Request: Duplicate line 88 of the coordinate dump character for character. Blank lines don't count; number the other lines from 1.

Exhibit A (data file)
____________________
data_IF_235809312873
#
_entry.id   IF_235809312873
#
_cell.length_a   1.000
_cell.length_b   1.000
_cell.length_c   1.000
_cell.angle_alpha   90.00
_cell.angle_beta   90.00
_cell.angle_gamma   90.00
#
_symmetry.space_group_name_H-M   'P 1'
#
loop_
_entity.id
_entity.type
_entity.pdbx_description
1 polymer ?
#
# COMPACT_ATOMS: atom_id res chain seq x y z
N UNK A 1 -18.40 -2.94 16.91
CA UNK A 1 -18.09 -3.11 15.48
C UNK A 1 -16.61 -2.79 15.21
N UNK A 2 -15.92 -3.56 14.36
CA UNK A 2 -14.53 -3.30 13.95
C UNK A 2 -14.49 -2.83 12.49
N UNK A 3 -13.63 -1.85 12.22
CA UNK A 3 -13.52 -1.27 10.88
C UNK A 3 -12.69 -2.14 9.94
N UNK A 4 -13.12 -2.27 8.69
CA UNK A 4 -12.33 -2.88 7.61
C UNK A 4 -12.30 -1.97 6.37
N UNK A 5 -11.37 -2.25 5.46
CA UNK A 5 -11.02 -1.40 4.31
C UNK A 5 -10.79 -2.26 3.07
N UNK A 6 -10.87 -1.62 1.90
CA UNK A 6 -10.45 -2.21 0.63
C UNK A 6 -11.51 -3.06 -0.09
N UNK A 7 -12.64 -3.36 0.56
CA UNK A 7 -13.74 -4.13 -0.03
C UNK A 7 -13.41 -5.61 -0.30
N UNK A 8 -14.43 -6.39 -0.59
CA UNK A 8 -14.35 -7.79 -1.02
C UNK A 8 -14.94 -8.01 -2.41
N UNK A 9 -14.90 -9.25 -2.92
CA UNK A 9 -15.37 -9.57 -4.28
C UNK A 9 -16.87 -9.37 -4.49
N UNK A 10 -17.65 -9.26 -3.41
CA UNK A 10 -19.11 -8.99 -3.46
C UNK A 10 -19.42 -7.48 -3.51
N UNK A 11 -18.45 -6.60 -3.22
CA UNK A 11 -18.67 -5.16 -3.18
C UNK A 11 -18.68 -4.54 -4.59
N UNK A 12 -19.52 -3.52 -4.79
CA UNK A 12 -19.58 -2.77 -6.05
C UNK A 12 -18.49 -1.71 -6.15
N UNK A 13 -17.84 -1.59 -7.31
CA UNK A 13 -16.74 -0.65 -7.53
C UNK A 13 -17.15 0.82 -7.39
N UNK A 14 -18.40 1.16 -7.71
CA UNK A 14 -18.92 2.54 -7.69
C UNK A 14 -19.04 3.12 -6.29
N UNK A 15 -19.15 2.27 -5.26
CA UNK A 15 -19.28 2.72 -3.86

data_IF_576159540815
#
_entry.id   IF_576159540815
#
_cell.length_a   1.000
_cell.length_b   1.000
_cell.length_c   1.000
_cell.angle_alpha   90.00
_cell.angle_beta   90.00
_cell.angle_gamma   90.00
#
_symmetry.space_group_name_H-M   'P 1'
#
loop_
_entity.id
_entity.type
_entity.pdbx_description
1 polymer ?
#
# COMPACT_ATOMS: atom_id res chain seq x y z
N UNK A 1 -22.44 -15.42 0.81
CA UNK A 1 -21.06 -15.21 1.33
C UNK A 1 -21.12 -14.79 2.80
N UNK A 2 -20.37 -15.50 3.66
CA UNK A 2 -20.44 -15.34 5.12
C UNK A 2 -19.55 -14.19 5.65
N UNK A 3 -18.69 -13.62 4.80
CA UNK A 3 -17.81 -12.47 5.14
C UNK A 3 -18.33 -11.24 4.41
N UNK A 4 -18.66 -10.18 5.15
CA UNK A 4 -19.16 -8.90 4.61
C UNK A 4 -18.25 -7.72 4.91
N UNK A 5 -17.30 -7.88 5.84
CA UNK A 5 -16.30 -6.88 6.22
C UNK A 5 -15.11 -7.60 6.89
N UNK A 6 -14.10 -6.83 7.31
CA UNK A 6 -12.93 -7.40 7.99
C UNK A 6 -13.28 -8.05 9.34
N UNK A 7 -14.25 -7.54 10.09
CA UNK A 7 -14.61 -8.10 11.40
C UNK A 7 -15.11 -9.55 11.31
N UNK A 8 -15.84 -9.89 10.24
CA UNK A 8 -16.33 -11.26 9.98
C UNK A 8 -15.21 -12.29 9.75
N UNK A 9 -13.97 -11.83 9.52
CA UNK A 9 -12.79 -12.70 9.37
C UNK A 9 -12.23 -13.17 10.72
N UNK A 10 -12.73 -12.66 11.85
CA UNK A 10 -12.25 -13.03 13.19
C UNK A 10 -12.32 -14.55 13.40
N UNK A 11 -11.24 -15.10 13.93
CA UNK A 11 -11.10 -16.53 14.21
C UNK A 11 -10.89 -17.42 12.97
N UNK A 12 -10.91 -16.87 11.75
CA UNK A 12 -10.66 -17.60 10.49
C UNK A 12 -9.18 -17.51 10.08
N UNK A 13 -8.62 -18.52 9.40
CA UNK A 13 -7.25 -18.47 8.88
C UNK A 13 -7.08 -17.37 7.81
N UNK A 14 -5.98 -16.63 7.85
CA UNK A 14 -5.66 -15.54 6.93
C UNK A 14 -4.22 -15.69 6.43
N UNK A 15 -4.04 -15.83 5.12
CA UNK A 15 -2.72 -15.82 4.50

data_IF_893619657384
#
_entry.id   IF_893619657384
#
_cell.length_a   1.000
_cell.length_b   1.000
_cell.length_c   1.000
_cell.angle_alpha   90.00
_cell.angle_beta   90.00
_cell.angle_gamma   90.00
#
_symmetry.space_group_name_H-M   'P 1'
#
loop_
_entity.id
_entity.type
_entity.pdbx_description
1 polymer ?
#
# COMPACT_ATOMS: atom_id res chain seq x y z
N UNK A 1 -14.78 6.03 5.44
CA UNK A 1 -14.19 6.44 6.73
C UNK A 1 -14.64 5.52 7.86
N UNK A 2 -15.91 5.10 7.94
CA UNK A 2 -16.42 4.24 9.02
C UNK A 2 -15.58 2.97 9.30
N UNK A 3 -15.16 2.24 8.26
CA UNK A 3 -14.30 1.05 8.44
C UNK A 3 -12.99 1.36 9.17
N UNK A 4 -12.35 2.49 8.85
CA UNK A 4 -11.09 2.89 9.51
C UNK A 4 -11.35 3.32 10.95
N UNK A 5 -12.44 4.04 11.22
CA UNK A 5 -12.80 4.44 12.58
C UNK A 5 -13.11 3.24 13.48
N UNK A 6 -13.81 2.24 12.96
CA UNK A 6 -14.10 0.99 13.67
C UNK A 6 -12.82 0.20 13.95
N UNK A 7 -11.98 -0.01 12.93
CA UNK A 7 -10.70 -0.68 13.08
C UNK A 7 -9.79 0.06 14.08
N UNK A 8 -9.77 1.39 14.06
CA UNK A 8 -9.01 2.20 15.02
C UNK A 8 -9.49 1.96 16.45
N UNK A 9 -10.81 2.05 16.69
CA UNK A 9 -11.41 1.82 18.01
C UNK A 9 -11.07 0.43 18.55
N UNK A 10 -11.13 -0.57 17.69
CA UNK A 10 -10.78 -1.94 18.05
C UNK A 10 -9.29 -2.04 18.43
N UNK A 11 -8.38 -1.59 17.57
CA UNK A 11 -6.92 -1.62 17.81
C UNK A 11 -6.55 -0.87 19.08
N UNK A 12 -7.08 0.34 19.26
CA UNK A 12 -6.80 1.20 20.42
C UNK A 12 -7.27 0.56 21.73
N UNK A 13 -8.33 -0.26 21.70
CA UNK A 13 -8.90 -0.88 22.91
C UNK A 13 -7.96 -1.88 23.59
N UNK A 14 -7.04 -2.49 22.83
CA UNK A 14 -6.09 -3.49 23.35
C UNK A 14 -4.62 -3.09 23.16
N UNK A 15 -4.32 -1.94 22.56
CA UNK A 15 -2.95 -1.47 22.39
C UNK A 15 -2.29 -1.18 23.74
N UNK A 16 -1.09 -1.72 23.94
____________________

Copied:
N UNK A 2 -20.37 -15.50 3.66